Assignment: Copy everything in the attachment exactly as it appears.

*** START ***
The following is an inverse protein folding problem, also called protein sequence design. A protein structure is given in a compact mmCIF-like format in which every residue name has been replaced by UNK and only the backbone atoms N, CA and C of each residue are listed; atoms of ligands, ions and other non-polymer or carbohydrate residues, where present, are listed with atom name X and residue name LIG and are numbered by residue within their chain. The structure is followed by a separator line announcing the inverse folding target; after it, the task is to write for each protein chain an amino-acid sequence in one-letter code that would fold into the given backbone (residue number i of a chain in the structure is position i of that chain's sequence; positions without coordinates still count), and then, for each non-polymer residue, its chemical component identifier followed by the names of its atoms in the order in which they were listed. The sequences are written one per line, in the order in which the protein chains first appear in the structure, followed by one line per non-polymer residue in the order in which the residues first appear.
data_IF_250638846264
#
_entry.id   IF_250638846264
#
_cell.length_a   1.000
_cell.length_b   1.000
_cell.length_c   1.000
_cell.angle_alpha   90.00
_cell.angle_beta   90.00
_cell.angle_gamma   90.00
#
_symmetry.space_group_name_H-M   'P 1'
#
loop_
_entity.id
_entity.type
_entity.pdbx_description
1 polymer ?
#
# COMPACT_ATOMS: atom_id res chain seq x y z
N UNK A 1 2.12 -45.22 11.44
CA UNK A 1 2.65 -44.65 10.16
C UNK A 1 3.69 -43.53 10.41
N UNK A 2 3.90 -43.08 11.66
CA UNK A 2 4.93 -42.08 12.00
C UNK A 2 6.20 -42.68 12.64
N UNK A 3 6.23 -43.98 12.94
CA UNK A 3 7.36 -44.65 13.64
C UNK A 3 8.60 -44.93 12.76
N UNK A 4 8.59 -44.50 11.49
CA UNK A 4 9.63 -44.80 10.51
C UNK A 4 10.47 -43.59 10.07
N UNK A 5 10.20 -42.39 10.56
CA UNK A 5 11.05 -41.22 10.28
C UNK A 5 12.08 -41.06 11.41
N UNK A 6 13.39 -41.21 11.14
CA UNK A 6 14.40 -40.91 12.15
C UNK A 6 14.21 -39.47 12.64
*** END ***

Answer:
The following is an inverse protein folding problem, also called protein sequence design. A protein structure is given in a compact mmCIF-like format in which every residue name has been replaced by UNK and only the backbone atoms N, CA and C of each residue are listed; atoms of ligands, ions and other non-polymer or carbohydrate residues, where present, are listed with atom name X and residue name LIG and are numbered by residue within their chain. The structure is followed by a separator line announcing the inverse folding target; after it, the task is to write for each protein chain an amino-acid sequence in one-letter code that would fold into the given backbone (residue number i of a chain in the structure is position i of that chain's sequence; positions without coordinates still count), and then, for each non-polymer residue, its chemical component identifier followed by the names of its atoms in the order in which they were listed. The sequences are written one per line, in the order in which the protein chains first appear in the structure, followed by one line per non-polymer residue in the order in which the residues first appear.
data_IF_250638846264
#
_entry.id   IF_250638846264
#
_cell.length_a   1.000
_cell.length_b   1.000
_cell.length_c   1.000
_cell.angle_alpha   90.00
_cell.angle_beta   90.00
_cell.angle_gamma   90.00
#
_symmetry.space_group_name_H-M   'P 1'
#
loop_
_entity.id
_entity.type
_entity.pdbx_description
1 polymer ?
#
# COMPACT_ATOMS: atom_id res chain seq x y z
N UNK A 1 2.12 -45.22 11.44
CA UNK A 1 2.65 -44.65 10.16
C UNK A 1 3.69 -43.53 10.41
N UNK A 2 3.90 -43.08 11.66
CA UNK A 2 4.93 -42.08 12.00
C UNK A 2 6.20 -42.68 12.64
N UNK A 3 6.23 -43.98 12.94
CA UNK A 3 7.36 -44.65 13.64
C UNK A 3 8.60 -44.93 12.76
N UNK A 4 8.59 -44.50 11.49
CA UNK A 4 9.63 -44.80 10.51
C UNK A 4 10.47 -43.59 10.07
N UNK A 5 10.20 -42.39 10.56
CA UNK A 5 11.05 -41.22 10.28
C UNK A 5 12.08 -41.06 11.41
N UNK A 6 13.39 -41.21 11.14
CA UNK A 6 14.40 -40.91 12.15
C UNK A 6 14.21 -39.47 12.64